Samuel Stivens rubbed the five-day-old stubble on his chin as he contemplated his options. He couldn’t see many through the whiskey buzz. After twelve hours on the docks stacking grain, his weary eyes blurred the black letters on the ivory page. Although he could hardly see straight, her words were clear:
You should know that I am to wed Bartholomew Folsom at the end of next month.
“So what’ll ya do?” Barclay asked before he chugged the last of his beer and slammed the mug on the smudged bar. Barclay had spent the last two months working beside him, so he knew all about Caroline. The first day they met, Samuel made the mistake of asking if he was from England. In three lightning-fast strides, Barclay fisted his shirt and pulled him to his face. He threatened a blinker if he ever insulted him again. Paralyzed with fear (and by the wretched smell of Barclay’s breath) Samuel apologized and promised his best behavior. Later, he discovered Barclay left Scotland two years ago to see the world. Samuel wondered if he’d seen a world beyond the docks or the pub, but he wasn’t idiot enough to ask.
Samuel cringed when Barclay let out a belch he could smell. “I don’t know.” He shook his head. “I think I sold my soul to the devil.”
Barclay laughed. “I doubt you seen the devil, mate!”
“What kind of man offers three weeks’ pay to the man his daughter is to marry, on the condition he walks away?”
His co-worker raised an unruly black eyebrow. “What kind of man takes such an offer?”
Samuel glared at his whiskey sour. He’d progressed from beer hours ago.
“When’s she marrying the bloke?”
“Aye. Ain’t good.” He tapped his empty mug. “Why don’t ya just buy yer soul back, then?” He nudged Samuel. “Or, how ‘bout that broad over there? She might take yer mind off things.”
Samuel peered through the haze of cigarette smoke and working class stench. Neither the booze nor the thick air could give proper cover to her exposed cleavage. “I’m done.” He slid off the stool and dropped several coins on the bar.
Barclay shrugged and ordered another beer.
* * * * * * * * *
Three days later, Samuel debated whether he should go to the front door or to the east side loft window. On the one hand, sneaking to her window might besmirch her reputation; however, he doubted he would be granted proper passage.
He scooped some pebbles and flung them one by one at her window. With each steady ping, his anticipation grew. It would only be a matter of time before curiosity drew her to the window. Sure enough, the curtains parted.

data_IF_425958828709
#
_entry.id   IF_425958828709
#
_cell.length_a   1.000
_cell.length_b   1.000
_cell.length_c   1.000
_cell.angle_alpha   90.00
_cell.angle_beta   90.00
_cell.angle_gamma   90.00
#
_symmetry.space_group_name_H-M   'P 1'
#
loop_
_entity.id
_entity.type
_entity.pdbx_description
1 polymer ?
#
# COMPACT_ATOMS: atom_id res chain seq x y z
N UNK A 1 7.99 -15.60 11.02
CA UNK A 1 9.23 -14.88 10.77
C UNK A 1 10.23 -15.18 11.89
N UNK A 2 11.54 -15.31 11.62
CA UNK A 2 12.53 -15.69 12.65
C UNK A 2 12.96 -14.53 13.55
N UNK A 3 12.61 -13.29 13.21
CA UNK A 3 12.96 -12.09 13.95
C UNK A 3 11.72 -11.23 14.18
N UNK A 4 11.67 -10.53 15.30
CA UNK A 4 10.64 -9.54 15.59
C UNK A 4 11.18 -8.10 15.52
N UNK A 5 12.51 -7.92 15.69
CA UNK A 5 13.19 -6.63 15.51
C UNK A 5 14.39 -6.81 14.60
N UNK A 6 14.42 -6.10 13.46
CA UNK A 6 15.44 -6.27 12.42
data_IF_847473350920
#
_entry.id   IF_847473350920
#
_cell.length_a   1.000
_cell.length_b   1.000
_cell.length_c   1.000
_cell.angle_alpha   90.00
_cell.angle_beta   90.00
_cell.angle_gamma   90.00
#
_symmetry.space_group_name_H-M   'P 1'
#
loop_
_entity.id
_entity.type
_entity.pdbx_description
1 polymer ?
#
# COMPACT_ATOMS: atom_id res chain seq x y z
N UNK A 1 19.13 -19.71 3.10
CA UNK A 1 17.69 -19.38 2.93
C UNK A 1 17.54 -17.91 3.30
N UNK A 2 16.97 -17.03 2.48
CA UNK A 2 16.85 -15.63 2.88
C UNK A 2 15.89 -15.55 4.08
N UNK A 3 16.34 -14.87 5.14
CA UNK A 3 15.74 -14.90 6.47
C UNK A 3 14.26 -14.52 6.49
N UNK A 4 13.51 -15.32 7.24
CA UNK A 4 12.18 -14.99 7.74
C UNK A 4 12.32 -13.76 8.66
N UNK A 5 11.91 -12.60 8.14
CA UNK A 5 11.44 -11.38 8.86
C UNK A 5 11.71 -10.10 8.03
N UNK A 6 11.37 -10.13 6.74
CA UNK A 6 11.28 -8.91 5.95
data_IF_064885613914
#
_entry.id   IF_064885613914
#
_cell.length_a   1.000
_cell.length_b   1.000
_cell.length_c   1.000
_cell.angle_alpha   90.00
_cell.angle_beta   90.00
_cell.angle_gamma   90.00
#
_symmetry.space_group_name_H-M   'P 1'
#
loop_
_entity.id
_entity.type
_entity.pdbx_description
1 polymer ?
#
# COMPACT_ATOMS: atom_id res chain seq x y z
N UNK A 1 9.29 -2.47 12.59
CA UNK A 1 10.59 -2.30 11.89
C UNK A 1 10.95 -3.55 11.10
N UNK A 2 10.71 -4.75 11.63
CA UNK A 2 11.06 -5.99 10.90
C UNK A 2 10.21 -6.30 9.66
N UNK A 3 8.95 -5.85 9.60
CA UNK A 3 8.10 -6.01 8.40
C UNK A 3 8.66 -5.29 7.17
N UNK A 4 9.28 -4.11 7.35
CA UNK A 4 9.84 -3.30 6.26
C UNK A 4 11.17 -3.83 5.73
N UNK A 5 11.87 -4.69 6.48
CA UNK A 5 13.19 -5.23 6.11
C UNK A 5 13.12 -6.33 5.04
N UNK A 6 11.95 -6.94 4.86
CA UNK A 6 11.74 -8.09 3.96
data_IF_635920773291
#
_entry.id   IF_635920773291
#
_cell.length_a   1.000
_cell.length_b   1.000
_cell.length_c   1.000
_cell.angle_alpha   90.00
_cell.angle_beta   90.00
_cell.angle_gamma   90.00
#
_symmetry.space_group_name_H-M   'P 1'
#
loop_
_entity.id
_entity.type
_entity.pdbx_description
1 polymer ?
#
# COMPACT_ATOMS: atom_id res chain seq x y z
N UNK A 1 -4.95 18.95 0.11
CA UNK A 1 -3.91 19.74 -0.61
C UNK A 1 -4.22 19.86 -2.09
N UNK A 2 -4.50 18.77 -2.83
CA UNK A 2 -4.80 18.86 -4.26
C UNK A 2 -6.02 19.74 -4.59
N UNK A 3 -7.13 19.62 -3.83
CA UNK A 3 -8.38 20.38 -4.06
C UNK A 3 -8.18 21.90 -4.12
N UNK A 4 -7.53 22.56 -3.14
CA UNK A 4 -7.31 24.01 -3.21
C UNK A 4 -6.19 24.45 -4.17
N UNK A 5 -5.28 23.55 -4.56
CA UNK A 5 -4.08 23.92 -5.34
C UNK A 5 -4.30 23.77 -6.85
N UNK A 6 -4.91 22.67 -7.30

“What are you doing, you fool boy?”
Samuel gulped. “I-uh… I wanted to see Caroline, Ma’am.”
Caroline’s mother pursed her lips. “She’s not here.”
“Where is she, Ma’am? I must talk to her.”
“She married last week.”
“Oh. G’night then, Ma’am.” He tipped his hat.
Samuel pulled his coat tight to block the chilly post-dusk air. He shoved his hands in his pockets and felt the envelope. He’d intended to give the money back.
He shuffled down the dirt road. The Folsoms lived less than three miles away. An hour later, he rapped on the door. Through the crack, he recognized the hazel eye.
The door opened wide. “Samuel…. What are you doing here?”
He shifted his gaze to his feet to keep from staring at her cotton nightshirt. “I hoped you’d marry me, but I’m too late.”
She stepped onto the porch and pulled the door latched behind her. “Let’s go.”
“You’re married now.”
“Not in my heart.” She flung her arms around him. “I love you.”
Tears soaked through the chest of his thread-bare coat. “I don’t even have a horse.”
“There are several in the stable. I’ll dress and meet you there in five minutes.”
Samuel waited, half expecting her to not show. He heard rustling in the hay and his heartbeat quickened. “H-hello?”
Bart rounded the corner, zipping his pants. “What are you doing here?”
Samuel gave him an obvious once-over. His unbuttoned shirt and disheveled hair were clues that led to a petite blonde peeping around the corner.
Bart lunged, hands grasping for his neck. Samuel kneed him and a right hook sent Bart stumbling backwards. His head cracked on a stall gate.
“She deserves better than you,” Samuel said through gritted teeth as he continued to pummel the unconscious man. He only stopped when he saw her skirt.
Caroline’s gaze traveled between the two men and then to something beyond them.
Samuel looked over his shoulder to see the blonde-haired woman standing in full view, gaping at them.
“Let’s go.” Caroline’s voice was firm.
He saddled the horses, but before he mounted, he pulled the envelope from his pocket and dropped it by Bart’s body.
“I’m not a horse thief.”
Since I posted my Speakeasy story yesterday, I changed the ending on that story a little. I also wrote this as a sort of continuation to it, although I think either one can be read stand-alone. If you want to read what led up to this, click here to read the prior segment.